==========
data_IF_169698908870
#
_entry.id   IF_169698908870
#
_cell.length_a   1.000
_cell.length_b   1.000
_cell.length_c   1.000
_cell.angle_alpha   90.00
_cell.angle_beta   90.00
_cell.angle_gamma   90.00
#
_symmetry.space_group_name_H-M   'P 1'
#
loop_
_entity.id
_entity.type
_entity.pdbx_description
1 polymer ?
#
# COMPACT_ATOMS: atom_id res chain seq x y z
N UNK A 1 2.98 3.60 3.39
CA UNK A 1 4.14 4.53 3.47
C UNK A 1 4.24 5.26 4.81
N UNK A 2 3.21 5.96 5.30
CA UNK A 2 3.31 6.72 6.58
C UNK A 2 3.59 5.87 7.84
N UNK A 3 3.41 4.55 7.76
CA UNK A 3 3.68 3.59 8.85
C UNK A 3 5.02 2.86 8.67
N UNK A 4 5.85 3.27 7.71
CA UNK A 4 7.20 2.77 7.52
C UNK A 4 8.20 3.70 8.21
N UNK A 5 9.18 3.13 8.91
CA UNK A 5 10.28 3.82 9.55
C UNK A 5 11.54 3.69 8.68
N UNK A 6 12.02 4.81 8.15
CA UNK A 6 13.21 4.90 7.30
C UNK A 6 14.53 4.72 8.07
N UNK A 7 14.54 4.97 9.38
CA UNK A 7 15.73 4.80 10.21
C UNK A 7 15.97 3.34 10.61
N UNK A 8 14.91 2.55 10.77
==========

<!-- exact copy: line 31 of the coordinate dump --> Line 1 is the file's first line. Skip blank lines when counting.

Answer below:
CA UNK A 4 7.20 2.77 7.52